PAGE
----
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A single base alteration in the CGG repeat region of FMR1: possible effects on gene expression and phenotype
  1. J Tarleton1,
  2. A Kenneson2,
  3. A K Taylor3,
  4. K Crandall1,
  5. R Fletcher4,
  6. R Casey1,
  7. P S Hart5,
  8. D Hatton6,
  9. G Fisch7,
  10. S T Warren8
  1. 1Fullerton Genetics Center, Mission St Joseph's Health System, 267 McDowell Street, Asheville, NC 28803, USA
  2. 2Department of Biochemistry, Emory University School of Medicine, Atlanta, GA, USA
  3. 3Kimball Genetics Inc, Denver, CO, USA
  4. 4North Carolina Department of Health and Human Services, Asheville, NC, USA
  5. 5Department of Pediatrics, Wake Forest University, Winston-Salem, NC, USA
  6. 6Frank Porter Graham Child Development Center, University of North Carolina, Chapel Hill, NC, USA
  7. 7General Clinical Research Center, Yale University. New Haven, CT, USA
  8. 8Howard Hughes Medical Institute and Departments of Genetics, Biochemistry, and Pediatrics, Emory University School of Medicine, Atlanta, GA, USA
  1. Correspondence to:
 Dr J Tarleton, Fullerton Genetics Center, Mission St Joseph's Health System, 267 McDowell Street, Asheville, NC 28803, USA;

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Fragile X syndrome is characterised by mild to severe mental retardation, minor physical anomalies such as large ears, long facies with a high forehead, joint hyperextensibility, and macro-orchidism, behaviour such as hyperactivity and social avoidance, and speech and developmental delays.1 Trinucleotide repeat (CGG) expansion mutations account for nearly all cases of fragile X syndrome with only a few patients reported with deletions or point mutations in the FMR1 gene.2–4 Expansion beyond approximately 200 repeats (normal range 5-54 repeats), commonly referred to as a “full mutation”, usually results in hypermethylation of the FMR1 promoter region with a concomitant loss of FMR1 transcription and the protein product of the gene, FMRP.5 People with 55-200 repeats have a premutation, which is unstable and prone to expansion when transmitted by females to their offspring. Premutation carriers produce FMRP and typically have few manifestations of the syndrome.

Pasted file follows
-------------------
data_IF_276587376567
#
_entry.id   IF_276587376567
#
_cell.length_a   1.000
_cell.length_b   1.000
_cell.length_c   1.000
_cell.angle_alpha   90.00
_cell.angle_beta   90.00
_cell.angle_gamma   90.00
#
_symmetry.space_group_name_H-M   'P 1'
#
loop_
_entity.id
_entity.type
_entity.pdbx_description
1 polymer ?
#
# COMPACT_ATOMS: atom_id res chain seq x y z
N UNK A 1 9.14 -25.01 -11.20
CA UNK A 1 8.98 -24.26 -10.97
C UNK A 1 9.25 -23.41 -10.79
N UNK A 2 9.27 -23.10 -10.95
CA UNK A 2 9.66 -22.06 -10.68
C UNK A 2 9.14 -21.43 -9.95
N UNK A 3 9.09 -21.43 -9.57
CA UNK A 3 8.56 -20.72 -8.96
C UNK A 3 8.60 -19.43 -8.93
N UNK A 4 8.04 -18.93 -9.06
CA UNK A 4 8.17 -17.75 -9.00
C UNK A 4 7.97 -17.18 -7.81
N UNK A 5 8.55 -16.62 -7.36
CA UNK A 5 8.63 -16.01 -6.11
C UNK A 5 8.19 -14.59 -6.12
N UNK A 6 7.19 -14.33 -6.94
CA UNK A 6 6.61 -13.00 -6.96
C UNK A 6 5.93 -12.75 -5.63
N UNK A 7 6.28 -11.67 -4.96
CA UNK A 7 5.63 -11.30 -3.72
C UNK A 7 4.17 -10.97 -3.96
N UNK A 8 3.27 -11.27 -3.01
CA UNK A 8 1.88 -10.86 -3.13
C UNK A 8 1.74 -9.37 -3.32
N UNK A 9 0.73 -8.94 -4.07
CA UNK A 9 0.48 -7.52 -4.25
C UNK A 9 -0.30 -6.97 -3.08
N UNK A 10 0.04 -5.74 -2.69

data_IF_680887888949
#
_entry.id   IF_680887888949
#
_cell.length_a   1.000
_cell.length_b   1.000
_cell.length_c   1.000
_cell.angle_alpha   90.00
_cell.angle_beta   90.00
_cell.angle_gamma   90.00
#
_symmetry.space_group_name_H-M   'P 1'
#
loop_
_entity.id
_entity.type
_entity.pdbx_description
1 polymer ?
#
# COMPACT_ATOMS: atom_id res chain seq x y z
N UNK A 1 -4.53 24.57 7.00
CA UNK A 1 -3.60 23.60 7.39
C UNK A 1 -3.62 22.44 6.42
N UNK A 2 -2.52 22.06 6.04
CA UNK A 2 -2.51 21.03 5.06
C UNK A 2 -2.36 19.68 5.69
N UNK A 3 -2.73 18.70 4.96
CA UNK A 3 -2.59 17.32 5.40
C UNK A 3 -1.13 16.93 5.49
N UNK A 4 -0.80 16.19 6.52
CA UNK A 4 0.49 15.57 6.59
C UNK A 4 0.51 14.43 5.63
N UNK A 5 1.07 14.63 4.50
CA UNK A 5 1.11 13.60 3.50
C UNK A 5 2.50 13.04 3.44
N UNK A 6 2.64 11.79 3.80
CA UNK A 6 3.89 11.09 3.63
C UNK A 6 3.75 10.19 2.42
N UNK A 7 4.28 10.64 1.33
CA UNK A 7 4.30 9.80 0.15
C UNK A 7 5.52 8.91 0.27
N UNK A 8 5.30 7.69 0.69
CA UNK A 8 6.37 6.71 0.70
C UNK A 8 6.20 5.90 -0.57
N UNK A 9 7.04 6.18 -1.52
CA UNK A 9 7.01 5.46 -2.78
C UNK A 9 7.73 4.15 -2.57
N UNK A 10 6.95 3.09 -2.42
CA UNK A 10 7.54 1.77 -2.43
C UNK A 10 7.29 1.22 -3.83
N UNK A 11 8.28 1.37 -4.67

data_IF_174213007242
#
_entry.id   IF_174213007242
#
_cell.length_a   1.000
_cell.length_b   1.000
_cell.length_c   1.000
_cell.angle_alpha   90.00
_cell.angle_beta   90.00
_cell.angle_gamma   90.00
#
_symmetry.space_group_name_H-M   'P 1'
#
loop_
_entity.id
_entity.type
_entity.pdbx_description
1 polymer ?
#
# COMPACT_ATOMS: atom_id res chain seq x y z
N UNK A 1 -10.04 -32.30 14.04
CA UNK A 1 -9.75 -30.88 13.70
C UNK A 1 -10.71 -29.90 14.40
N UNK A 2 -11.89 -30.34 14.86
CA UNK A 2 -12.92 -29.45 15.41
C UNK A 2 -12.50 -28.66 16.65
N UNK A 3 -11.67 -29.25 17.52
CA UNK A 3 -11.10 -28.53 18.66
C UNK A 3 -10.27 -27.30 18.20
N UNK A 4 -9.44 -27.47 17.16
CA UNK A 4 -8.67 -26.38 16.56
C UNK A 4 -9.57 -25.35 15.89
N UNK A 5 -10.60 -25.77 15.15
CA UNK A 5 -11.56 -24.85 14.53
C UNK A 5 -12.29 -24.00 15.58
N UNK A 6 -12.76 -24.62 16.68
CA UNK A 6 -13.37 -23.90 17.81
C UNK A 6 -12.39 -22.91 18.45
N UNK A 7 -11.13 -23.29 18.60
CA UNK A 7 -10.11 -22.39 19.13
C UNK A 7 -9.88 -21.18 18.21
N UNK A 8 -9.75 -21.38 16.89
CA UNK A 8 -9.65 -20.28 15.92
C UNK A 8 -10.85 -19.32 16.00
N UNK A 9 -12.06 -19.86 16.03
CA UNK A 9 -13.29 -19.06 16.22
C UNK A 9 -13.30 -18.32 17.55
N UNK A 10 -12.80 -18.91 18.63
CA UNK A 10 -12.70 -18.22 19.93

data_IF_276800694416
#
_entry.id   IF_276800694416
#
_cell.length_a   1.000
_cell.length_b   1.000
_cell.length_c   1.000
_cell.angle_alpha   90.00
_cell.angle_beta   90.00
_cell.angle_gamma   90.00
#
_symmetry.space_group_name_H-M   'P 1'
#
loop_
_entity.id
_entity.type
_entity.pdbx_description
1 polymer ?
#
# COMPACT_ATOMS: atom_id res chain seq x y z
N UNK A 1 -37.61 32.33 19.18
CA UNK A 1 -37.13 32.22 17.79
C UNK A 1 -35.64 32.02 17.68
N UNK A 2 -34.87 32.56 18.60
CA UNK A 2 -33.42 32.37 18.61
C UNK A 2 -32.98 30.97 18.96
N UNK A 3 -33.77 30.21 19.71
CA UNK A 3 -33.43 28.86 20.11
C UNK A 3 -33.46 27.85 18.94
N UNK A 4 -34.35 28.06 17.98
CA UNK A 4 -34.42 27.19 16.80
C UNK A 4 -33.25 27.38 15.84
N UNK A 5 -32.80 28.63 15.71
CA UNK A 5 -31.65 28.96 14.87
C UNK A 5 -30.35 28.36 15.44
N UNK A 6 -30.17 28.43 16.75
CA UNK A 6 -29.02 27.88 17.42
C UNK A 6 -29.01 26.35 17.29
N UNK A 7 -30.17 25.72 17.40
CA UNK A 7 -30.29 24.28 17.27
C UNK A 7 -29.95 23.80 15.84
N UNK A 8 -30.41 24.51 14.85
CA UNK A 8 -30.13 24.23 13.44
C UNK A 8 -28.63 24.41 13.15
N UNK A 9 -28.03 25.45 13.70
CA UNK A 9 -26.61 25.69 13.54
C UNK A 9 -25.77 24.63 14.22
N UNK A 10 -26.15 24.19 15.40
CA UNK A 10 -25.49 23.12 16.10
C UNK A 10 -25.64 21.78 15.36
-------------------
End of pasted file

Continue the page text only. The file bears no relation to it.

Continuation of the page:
It is the loss or severe reduction in FMRP that results in the fragile X syndrome.6–8 However, there are numerous reports of subjects with mild phenotypes related to modest FMRP production.9 Such subjects may have learning disabilities but are not retarded (IQ>70), and the milder phenotype appears related to FMRP production arising from transcription of unmethylated alleles. Typically, such patients are cellular mosaics having both full mutations and premutations (termed “full mutation/premutation mosaics”), or having full mutations with varying degrees of methylation (termed “methylation mosaics”). Using a detection technique comprising immunocytochemical staining and counting of lymphocytes expressing FMRP,7 Tassone et al8 identified a significant correlation between FMRP expression and full scale IQ in males with full mutation/premutation mosaicism and methylation mosaicism. These authors observed that the presence of >50% FMRP expressing lymphocytes correlated with non-retarded status (IQ>70). These “high functioning” males, however, displayed some learning disabilities and behavioural manifestations …

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